#Ferguson & Elsewhere, What's going on in Ukraine?

Monica Eppinger, one of the contributors to our Forum “What’s Going on in Ukraine?“, also happens to be Assistant Professor at the Saint Louis University School of Law, which offers her a unique insight on one of our other recent Forums “#Ferguson and Elsewhere“.  Over at her other blog, the Comparative Law Prof Blog, she has some interesting reflections on the two.  Here’s just a snippet:

Serhiy Nigoyan memorial, Ukraine (c) Monica Eppinger 2014

Two commonalities invite comparison between late summer in Ferguson and deep winter in Kyiv.  First is the form of public action, street protest.  It speaks of an electorate that, despite a polity’s record of holding fair elections, resorts to alternatives to usual democratic processes.  The second, and most striking, commonality is the kind of spark that ignited protest, the relationship between citizen death at the hands of police and public assessments of state legitimacy.

via Comparative Law Prof Blog.

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What's going on in Ukraine?

Former Anthropoliteia contributor, and member of our Ukraine Roundtable, Michael Bobick has a new piece published over at the Council for European StudiesReviews & Critical Commentary site.  Here’s a taste:

On April 6th, pro-Russian protestors stormed and occupied the Donetsk Oblast Regional Administrative building, along with the local SBU (Ukrainians security services) headquarters. Overnight, barricades of tires, barbed wire, and professionally produced banners were hoisted over this building; the Ukrainian flag was replaced with a Russian one. On April 7th, the People’s Republic of Donetsk declared its independence and immediately appealed to President Putin to send Russian ‘peacekeepers’. A referendum on whether Donetsk ‘should join the Russian Federation’ was to occur sometime before May 11th, 2014. Similar events have occurred in the southern and eastern parts of Ukraine, in Lugansk, Kharkiv, Dnepropetrovsk, Zaporizhia, Kherson, Mykolaiv, and Odessa, regions referred to both in Western and Russian media as Russian or Russian-speaking. Though this conflation of language, identity, and ethnicity is far removed from the reality of everyday life in Ukraine, it remains an essential concept for understanding how separatism occurs in the former Soviet Union. Each can become a pretext for discrimination, marginalization, and threat at the hands of the de jure state that can only be remedied by Russian intervention.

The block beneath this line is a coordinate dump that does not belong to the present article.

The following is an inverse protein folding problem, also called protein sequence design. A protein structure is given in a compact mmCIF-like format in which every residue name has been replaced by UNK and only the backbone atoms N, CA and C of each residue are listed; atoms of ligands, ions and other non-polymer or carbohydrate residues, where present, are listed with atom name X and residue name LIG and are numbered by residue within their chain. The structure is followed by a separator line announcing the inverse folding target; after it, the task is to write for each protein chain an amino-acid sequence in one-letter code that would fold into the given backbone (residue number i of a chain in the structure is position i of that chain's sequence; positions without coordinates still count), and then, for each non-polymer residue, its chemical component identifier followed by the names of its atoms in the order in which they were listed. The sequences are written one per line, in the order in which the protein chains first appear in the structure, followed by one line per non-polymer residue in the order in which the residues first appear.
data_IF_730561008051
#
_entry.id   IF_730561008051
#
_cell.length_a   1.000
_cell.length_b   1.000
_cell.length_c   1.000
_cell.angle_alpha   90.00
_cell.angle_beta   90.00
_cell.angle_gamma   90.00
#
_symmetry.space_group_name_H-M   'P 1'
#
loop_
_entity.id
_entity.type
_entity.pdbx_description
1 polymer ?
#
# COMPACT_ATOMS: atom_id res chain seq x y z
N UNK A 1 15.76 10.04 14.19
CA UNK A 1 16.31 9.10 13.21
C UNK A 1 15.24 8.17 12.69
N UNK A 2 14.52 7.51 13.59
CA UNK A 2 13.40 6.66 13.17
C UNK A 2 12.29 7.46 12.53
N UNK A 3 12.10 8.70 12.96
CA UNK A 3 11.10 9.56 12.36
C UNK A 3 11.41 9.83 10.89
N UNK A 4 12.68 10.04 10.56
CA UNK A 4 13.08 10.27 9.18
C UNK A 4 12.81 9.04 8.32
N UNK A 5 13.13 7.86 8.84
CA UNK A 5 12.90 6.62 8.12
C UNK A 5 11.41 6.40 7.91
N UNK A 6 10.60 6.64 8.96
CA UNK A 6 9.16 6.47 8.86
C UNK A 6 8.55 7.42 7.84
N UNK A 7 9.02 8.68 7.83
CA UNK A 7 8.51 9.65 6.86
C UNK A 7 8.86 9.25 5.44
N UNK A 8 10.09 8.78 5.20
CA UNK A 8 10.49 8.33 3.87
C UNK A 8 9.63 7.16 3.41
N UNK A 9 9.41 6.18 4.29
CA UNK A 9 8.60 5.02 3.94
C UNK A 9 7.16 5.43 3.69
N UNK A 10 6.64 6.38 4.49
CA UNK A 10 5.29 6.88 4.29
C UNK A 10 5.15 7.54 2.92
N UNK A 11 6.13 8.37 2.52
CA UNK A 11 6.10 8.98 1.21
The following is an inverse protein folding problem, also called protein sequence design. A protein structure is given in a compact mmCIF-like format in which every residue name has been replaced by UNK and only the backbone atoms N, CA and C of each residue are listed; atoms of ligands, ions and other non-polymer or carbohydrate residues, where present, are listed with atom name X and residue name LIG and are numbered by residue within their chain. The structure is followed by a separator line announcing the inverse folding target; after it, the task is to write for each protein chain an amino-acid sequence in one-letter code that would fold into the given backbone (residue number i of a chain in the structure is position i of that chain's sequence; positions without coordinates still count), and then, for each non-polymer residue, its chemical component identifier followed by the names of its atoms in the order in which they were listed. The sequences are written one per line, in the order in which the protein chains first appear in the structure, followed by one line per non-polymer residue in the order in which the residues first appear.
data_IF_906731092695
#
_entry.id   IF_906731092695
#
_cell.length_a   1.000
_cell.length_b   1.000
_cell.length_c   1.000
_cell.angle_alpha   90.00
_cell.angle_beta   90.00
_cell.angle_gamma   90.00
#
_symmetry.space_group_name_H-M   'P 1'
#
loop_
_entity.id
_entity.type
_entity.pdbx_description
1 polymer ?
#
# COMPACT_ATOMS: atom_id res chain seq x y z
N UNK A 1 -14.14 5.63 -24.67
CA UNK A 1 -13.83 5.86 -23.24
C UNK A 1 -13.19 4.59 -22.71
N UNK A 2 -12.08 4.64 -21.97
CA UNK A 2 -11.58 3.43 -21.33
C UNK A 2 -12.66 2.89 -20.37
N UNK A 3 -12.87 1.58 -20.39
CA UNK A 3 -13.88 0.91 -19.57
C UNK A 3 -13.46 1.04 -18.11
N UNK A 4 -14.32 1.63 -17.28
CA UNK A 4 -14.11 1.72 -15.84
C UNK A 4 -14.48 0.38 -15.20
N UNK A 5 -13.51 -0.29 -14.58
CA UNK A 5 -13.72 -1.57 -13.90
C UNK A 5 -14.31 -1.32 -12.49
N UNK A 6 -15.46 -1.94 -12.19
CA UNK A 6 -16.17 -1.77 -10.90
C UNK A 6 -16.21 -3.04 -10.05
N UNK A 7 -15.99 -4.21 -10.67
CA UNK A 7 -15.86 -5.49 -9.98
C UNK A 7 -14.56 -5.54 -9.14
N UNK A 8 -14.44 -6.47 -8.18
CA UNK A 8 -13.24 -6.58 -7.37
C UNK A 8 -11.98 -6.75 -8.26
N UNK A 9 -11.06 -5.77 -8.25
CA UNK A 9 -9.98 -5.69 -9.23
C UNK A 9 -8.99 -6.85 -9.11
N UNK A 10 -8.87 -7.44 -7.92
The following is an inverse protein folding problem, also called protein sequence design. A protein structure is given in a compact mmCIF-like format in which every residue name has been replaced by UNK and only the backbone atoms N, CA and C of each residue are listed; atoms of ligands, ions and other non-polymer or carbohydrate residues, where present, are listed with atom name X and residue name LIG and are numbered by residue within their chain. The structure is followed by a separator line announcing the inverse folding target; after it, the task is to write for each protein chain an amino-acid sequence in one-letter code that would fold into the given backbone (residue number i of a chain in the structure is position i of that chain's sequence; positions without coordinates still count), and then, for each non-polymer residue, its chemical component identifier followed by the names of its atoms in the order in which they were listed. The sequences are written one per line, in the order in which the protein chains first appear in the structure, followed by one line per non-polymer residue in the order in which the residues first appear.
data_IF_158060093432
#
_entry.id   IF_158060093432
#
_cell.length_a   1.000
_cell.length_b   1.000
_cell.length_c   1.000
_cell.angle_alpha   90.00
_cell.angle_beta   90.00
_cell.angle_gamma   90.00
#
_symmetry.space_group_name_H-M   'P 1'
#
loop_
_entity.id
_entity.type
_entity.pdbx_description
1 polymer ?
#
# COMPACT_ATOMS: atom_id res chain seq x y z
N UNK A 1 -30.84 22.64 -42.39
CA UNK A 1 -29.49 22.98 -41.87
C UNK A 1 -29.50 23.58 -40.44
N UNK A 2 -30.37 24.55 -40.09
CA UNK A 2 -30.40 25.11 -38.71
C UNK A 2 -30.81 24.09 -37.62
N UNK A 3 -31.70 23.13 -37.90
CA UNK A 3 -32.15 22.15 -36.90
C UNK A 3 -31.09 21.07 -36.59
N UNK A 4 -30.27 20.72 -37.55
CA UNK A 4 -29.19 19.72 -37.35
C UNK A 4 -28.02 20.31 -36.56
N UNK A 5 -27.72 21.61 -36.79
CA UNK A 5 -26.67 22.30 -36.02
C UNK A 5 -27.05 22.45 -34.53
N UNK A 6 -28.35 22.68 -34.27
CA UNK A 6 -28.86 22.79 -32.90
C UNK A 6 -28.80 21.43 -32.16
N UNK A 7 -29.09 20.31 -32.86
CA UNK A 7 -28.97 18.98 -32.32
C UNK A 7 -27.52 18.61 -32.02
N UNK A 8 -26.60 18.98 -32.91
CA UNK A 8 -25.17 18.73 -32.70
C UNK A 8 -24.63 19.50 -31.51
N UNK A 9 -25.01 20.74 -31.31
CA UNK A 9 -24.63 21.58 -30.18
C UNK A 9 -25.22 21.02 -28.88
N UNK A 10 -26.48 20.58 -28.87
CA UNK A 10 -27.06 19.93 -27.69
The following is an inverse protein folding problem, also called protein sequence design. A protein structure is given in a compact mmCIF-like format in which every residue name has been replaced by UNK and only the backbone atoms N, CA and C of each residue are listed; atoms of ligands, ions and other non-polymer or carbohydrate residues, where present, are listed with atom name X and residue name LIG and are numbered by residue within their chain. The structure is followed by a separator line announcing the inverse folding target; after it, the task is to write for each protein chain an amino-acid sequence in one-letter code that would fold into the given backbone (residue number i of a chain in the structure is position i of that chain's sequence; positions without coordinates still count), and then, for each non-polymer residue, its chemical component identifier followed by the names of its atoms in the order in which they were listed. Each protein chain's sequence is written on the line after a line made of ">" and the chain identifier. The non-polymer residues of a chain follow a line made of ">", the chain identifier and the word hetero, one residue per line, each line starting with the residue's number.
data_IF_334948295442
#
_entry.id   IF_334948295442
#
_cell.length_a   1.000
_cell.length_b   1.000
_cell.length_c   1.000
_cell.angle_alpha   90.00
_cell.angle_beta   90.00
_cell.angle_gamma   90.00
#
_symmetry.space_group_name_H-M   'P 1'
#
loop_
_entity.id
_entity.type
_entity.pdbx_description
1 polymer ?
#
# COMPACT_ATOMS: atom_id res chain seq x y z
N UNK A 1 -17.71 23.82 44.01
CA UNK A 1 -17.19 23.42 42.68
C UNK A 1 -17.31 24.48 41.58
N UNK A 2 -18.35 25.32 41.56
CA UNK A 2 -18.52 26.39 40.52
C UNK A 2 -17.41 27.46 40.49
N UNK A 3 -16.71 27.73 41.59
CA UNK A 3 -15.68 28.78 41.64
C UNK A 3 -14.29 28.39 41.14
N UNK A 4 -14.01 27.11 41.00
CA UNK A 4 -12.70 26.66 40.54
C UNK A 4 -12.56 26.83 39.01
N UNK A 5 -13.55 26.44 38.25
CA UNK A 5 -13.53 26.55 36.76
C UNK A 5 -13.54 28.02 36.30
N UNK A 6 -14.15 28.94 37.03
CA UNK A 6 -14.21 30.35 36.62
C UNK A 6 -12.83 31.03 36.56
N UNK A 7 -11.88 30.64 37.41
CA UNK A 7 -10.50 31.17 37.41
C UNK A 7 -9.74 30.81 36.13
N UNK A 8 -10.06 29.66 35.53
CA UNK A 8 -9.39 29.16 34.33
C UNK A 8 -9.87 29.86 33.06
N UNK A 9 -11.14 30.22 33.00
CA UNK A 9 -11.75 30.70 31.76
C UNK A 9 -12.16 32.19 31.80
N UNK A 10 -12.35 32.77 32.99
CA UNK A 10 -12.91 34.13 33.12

In this article, I seek to answer three questions: Who are the separatist forces currently operating in Ukraine, and what is their goal? Secondly, what can Transnistria, a de facto state in Moldova that has existed for more than two decades, offer to an understanding of events in Ukraine? Finally, I am interested in how the new political technologies and practices deployed by Russia in Ukraine are changing the nature of war and humanitarian intervention in the twenty-first century.

via Active Measures: Separatism and Self-Determination in Russia’s Near Abroad | Reviews & Critical Commentary.

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Dispatches

Kevin Karpiak's Blog

This post is my first, personal, attempt at refiguring anthropological inquiry after the internet 2.0.  I guess this is just a fancy way of saying that I’m beginning to try to come to terms with doing ethnography after the birth of social media.  For context, my original fieldwork in France, way back between 2003-2005, coincided with Friendster, but that’s about it (it’s no coincidence that it was juring that time that I met my first “blogger”).  I’ve long though about what it would mean to start up a new project in the age of blogging, microblogging, social media and whathaveyou.  I’ve had various personal inspirations, and a few more or less inchoate collaborations (especially through the various iterations of the ARC Collaboratory, whose website seems to be down right now), but, at yet, no sustained engagement.  So here goes.

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